Let's set the scene, the one you and I - and especially recently divorced parents - fear.
Your child, now grown, goes to a shrink; walks into the office, sits, hands folded in his lap, and talks of his problems.
"About your parents," the psychiatrist asks with that meaningful look. "Did they spend a lot of time with you?"
"Yes. But no quality time," your offspring recounts.
You've been nailed. No "quality time" (QT) and now you're on the hook for every little hang-up the kid developed over the years.
Yes, folks. Quality time. Bottle it, sell it, and we'd all be rich. Quality time. It's one of those NOW phenomena some say is the key to successful, happy parenting.
Quality time. It goes thusly - it isn't the amount of time you spend with the kids, it's the quality of the time spent. A worthwhile five minutes beats a non-quality hour every time.
Quality time. It's the theory that says, "Warm Bodies" alone don't make it.
In the abstract, quality time sounds great. The painless, effortless, magical method of sharing time with your kids in short chunks rather than long stretches.
Quality time. It's tailored to the free adult, the divorced parent, the working pair, all of whom either can't, won't or don't have the time to spend with their kids, and feel guilty about it.
Quality time. No need to sign up for special classes in parenting the adult way, no need to learn a foreign tongue because all quality time takes is special time , when we give our kids something extra.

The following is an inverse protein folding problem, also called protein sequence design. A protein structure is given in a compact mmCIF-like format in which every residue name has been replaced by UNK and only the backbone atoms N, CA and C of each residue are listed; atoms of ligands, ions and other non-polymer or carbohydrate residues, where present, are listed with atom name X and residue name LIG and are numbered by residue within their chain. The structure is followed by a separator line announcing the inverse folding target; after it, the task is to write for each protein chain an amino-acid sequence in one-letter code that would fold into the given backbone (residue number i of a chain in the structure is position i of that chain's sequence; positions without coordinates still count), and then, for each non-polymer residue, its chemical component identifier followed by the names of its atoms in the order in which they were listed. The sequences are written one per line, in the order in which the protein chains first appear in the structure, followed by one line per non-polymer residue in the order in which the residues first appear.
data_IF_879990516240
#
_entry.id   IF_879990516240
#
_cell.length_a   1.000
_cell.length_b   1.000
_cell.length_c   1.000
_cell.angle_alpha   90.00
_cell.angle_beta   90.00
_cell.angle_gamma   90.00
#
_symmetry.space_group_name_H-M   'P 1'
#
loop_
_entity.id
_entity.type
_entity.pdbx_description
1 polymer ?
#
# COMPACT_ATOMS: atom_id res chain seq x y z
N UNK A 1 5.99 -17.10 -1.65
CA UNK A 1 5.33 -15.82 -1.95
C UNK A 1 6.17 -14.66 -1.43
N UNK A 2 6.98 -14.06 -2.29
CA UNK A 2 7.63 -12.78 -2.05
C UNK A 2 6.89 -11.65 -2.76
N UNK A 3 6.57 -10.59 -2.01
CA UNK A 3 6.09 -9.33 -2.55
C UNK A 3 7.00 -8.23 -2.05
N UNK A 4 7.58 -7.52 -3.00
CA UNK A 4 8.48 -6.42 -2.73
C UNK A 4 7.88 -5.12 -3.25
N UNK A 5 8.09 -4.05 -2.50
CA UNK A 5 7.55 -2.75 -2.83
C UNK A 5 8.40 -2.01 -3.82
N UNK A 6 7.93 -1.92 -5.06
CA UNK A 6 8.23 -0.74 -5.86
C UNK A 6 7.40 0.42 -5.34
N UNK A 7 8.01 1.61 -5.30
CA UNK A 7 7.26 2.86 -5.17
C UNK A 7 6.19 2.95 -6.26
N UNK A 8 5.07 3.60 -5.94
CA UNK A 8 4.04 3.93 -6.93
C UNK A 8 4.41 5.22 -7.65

Those who believe in QT say it works.
And the working parents we talked with say they "enjoy being with their children more" when they give quality time in the evenings.
Said one couple, "We set aside 7 to 7:30 every weeknight for QT. Then we can get the kids to bed earlier, eat dinner alone, and don't feel guilty about it. It's brought the family closer together."
Several divorced parents we interviewed raved about QT.
"It's helped me communicate with my kid," says one recently divorced father.
"i may only spend one day a week with him now, but that's better than what we had before, It's quality time."
Call it quality time or special time or dedicated time and it's okay to get more from less.
And since there are enough people around who believe in QT or want to, we've developed a set of QT guidelines to assist parents in making it through the first few QT events smoothly and without guilt.
1. Any time spent in the Smithsonian museums, any of them, is quality time. Time spent in museum restrooms or cafeterias - even at the Air & Space Museum - is not quality time. And if your kids are still in strollers, walkers, backpacks or baby carriers, they're probably too young to appreciate a museum. You're there for yourself, and you can't sneak that one in as quality time.
2. Any time spent in outdoor athletic activities - especially on the Mall or at Wheaton Regional Park - is quality time. Playgrounding, kite flying, ice skating, hiking, swimming and catch are also. But it is not quality time if you well at the kids every time they drop the ball. Walking the canal is okay, but walking as a means of transportation does not count.